Love, not loathe, your competitor
How can you be fiercely competitive and still be family? Andrew and Alexei highlighted key aspects of what drove two companies operating in the same competitive space to work collaboratively to make a business that would be better and bigger. Mitral regurgitation and development of valves are problems that have been studied extensively for 50-60 years. Neovasc had been involved in the development and manufacture of transcatheter valves since before 2008 and had received interest from a number of people in the mitral space. Twelve at this time was examining the problem from a different lens of “How do we get an implant to the mitral annulus, how do we get it to stay there, and how do we get it to seal?” When introduced, the two teams had never heard of the other, and although initially wary, a business contract was drawn. Neovasc was Twelve’s supplier for the tissue and design and manufacture of certain components of the valve. Twelve had the delivery and fixation system. Both companies were crucial to the success of a product for mitral replacement and each one recognized the other had a strong asset that complemented their own. So instead of dismissing competition or engaging in confrontation, both which can be fatal mistakes, they chose to keep open communication, develop trust, and work together. As Alexei describes it, “You always go into business with people you respect. Competitors should always be assessed on each other’s strengths rather than pitting against their weaknesses.” For two guys who should have been bitter competitors, secretive about their development, and fighting to be the first to reach the end; they figured out a way to work together focusing primarily on the end goal and not whose design won. As Andrew puts it, “When you focus on why you are in this business and when that answer is to help people, you solve all problems that come your way together.”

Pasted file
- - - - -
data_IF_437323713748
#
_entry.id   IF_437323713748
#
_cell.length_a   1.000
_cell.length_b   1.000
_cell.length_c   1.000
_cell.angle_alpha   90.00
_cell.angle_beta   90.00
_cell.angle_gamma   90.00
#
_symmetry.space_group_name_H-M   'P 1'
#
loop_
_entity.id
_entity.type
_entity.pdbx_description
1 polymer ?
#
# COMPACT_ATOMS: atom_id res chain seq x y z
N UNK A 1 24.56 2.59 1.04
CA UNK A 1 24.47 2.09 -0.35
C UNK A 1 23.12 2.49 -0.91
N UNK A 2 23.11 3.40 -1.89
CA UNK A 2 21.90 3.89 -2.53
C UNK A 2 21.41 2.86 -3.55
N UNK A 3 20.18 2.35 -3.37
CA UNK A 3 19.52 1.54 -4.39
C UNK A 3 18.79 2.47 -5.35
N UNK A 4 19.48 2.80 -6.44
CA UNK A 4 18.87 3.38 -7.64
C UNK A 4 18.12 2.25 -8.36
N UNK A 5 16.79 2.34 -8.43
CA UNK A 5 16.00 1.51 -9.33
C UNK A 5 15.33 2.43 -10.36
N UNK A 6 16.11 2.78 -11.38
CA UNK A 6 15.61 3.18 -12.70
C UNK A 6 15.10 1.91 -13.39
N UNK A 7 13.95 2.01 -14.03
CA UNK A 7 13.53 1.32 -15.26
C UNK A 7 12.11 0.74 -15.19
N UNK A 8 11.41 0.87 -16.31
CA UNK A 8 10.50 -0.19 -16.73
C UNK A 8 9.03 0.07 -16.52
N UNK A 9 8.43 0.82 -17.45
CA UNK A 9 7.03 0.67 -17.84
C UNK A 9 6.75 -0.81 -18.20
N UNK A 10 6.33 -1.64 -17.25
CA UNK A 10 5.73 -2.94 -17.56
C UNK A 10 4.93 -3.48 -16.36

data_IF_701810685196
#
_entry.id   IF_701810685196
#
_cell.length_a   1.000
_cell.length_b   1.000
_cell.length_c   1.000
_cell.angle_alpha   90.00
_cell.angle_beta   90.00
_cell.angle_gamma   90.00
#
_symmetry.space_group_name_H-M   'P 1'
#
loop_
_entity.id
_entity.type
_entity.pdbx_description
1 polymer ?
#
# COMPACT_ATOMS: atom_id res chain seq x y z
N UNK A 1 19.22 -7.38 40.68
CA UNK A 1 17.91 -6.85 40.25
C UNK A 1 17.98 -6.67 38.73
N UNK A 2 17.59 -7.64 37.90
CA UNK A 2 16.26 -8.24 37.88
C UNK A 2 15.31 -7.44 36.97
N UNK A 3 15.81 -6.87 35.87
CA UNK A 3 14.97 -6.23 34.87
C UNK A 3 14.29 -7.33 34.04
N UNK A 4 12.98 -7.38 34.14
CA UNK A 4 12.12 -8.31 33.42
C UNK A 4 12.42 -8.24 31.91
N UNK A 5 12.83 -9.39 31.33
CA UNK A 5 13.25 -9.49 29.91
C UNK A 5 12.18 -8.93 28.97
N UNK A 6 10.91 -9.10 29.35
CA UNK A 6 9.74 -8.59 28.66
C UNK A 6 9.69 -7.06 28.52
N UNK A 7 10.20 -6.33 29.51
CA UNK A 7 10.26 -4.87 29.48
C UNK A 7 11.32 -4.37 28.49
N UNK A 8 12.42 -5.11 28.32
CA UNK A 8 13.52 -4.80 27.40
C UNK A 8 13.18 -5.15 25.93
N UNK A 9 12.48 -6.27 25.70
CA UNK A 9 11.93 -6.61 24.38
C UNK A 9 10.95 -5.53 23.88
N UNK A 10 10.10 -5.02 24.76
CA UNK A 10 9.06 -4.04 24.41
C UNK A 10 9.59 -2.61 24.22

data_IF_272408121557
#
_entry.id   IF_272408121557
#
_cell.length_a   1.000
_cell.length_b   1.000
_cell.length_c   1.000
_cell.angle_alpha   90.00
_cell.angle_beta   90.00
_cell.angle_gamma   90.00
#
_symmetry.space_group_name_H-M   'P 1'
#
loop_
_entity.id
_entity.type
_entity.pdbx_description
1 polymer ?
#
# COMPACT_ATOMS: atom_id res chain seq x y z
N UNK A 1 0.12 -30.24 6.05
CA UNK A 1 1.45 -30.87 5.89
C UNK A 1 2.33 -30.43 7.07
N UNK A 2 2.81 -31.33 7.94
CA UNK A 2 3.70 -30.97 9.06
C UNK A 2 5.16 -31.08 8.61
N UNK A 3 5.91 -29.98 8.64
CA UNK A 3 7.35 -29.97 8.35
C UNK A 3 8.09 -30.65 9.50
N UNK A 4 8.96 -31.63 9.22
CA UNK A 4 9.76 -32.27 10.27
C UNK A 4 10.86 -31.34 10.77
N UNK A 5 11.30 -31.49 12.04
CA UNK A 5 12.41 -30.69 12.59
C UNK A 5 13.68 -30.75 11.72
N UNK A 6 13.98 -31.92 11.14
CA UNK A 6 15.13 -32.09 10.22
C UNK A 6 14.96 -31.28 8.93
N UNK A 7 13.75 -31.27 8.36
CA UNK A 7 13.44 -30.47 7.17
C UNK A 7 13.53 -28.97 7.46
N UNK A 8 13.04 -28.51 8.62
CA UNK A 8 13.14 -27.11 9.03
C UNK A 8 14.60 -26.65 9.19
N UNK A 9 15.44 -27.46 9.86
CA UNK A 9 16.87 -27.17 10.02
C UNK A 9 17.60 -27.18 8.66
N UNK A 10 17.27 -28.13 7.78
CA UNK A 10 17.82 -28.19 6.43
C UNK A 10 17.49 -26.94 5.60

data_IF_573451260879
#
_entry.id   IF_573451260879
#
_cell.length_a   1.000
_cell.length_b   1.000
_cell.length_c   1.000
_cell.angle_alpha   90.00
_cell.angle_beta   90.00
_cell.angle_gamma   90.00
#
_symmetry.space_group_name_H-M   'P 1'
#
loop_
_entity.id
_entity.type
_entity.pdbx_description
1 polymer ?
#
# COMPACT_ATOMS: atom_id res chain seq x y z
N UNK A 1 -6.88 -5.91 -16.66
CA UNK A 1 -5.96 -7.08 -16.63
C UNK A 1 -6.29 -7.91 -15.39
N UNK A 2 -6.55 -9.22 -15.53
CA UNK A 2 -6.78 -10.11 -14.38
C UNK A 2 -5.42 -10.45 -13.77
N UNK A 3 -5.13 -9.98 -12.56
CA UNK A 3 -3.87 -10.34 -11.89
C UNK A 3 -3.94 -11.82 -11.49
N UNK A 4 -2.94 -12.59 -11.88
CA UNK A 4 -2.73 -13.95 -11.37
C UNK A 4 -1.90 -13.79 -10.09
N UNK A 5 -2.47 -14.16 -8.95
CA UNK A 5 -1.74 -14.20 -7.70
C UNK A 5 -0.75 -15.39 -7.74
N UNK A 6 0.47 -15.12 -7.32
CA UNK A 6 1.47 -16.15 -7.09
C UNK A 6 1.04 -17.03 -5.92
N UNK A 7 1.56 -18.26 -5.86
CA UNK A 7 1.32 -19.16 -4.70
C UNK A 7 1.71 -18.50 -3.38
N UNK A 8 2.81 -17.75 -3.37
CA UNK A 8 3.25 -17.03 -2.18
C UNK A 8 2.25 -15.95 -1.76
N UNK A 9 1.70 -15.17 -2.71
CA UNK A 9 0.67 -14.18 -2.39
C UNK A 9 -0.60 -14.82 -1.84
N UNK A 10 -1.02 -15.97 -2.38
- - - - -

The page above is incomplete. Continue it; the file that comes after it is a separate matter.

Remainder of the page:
After completing three human cases, Twelve started receiving acquisition inquires. This really surprised the team because not only are acquisitions at the early clinical stage very rare in medtech, but also because their early clinical results had shown some difficult patient outcomes. However, the market demand to have an asset in the mitral space after the aortic space’s success drove the interest. And at that time, there was a scarcity of companies with promising technologies in this space. Instead of taking the first acquisition offer that came its way, Twelve raised another investment round and decided to take the product further down the development line. They maintained an open and trustworthy relationship with all potential acquirers, essentially following the number one rule of acquisition of getting firms to compete against each other, and when the time came to make a decision, they were all ready. Andrew accredits Twelve’s success to “working on a large unmet clinical need in an established market with a great team of people”. To speak to their success, only one engineer has left the team 18 months since the acquisition.
As parting words of advice from moderator Hank, “If you are after a big idea that you think a VC will never fund because it will cost $100 million, look to the success of Twelve and their efficient management. They spent $35 million and addressed a need in a competitive market by bringing in early clinical data, enough to move the needle for Medtronic.”
We thank the panelists for their wise words and insights. As young entrepreneurs, we take them to heart and hope to learn from them as we work towards creating the future products of medtech.
Shaili Sharma, PhD is the 2016-2017 Cottrell Endowed Innovation Fellow.